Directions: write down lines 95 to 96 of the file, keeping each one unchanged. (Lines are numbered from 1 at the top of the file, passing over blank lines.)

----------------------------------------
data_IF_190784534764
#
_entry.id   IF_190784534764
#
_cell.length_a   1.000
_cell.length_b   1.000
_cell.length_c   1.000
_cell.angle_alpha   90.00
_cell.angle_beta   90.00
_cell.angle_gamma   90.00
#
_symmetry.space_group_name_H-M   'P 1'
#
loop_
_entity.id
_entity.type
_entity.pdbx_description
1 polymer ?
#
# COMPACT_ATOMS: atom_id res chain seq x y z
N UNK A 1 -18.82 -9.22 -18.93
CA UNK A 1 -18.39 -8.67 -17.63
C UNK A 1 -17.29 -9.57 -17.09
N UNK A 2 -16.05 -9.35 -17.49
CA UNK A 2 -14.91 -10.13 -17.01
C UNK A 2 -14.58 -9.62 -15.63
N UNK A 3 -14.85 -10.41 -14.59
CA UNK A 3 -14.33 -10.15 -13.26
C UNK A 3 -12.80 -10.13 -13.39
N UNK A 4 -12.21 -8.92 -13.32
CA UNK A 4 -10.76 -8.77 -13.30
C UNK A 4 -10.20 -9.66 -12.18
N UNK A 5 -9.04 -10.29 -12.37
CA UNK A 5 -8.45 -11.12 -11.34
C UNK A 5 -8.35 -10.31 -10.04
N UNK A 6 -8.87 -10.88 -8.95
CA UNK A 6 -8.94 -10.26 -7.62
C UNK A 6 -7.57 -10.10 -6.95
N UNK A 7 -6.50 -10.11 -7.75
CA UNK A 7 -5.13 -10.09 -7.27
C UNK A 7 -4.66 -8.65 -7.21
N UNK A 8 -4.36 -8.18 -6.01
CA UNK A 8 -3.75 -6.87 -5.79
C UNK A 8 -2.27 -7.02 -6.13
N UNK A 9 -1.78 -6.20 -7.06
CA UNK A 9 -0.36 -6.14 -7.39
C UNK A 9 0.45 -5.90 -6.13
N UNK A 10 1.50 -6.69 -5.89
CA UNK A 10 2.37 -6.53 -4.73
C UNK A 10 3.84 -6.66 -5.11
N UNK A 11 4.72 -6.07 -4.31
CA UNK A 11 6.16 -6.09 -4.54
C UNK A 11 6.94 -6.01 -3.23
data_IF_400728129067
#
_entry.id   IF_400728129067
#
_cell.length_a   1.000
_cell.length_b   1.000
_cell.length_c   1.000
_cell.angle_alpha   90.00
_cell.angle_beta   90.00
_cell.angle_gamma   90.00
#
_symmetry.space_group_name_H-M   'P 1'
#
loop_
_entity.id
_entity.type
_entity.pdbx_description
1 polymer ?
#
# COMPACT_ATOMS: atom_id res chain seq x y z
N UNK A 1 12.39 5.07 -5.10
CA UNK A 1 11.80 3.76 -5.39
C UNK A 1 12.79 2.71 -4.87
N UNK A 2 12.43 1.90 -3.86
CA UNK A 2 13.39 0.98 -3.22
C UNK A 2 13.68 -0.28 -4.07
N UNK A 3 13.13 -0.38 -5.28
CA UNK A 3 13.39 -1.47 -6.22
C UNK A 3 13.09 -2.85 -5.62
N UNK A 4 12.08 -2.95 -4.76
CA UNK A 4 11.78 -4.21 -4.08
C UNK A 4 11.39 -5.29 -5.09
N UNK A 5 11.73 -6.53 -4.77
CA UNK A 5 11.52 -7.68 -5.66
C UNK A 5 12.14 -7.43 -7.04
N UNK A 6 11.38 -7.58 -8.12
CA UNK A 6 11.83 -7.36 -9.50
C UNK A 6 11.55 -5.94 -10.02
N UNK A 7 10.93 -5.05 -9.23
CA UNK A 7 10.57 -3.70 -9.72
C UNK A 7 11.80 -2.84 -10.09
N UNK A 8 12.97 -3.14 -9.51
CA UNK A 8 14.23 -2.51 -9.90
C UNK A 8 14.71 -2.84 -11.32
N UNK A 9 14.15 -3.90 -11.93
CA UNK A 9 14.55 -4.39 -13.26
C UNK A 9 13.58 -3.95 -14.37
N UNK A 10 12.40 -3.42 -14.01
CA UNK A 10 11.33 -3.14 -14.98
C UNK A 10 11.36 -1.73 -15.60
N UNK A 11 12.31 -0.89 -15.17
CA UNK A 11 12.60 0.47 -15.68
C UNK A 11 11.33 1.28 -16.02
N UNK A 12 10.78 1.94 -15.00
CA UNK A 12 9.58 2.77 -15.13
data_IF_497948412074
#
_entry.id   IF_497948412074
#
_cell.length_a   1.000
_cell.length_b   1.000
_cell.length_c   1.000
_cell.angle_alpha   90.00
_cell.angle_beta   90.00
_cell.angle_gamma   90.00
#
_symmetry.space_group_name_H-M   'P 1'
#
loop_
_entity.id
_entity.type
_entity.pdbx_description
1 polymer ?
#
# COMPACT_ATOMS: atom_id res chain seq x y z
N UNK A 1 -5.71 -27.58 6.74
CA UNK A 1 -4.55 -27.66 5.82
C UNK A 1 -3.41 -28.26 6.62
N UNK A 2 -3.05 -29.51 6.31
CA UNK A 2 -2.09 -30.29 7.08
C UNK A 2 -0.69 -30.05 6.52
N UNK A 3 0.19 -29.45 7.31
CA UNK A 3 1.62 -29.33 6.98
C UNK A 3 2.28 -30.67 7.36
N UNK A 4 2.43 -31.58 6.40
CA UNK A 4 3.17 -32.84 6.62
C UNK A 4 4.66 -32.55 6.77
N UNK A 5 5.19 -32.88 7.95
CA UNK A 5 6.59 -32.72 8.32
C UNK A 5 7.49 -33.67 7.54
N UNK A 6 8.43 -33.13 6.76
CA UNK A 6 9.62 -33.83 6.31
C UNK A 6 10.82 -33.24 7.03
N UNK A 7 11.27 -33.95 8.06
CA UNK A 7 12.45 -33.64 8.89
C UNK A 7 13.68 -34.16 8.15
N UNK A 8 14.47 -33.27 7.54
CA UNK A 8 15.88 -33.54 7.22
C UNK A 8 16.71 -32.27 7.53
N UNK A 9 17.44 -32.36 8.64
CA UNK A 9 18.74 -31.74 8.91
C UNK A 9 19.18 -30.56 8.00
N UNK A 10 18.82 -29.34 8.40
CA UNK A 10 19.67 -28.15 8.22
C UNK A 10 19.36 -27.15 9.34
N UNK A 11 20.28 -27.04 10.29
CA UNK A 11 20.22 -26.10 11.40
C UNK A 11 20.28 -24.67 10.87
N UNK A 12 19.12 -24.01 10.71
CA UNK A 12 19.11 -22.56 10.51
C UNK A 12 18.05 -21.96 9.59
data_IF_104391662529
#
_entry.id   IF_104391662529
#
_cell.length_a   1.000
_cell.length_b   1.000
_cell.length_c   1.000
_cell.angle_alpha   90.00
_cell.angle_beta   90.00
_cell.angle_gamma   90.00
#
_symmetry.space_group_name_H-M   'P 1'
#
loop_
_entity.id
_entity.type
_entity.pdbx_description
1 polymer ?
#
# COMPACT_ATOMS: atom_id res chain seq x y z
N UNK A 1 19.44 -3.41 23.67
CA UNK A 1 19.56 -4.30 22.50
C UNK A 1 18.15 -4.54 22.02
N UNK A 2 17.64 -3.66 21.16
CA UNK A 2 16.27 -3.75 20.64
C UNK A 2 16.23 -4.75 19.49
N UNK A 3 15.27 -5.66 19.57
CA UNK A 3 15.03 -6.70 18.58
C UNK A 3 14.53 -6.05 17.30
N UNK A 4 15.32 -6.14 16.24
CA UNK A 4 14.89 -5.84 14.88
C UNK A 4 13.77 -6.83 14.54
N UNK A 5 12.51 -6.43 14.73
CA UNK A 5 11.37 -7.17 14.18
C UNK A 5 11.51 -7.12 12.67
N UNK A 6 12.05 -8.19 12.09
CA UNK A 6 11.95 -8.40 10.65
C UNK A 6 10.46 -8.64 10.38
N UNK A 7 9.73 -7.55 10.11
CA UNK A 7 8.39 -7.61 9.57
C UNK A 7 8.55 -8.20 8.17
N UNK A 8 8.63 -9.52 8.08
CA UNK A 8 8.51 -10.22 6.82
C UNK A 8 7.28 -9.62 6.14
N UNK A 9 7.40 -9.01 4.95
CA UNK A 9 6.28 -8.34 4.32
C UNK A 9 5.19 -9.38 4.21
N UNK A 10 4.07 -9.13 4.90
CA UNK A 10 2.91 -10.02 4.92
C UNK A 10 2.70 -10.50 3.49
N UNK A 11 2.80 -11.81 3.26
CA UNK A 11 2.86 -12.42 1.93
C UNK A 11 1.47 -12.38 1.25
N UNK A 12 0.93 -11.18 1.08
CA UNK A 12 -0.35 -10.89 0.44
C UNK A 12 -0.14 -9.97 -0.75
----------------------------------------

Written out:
N UNK A 8 12.97 -3.14 -9.51
CA UNK A 8 14.23 -2.51 -9.90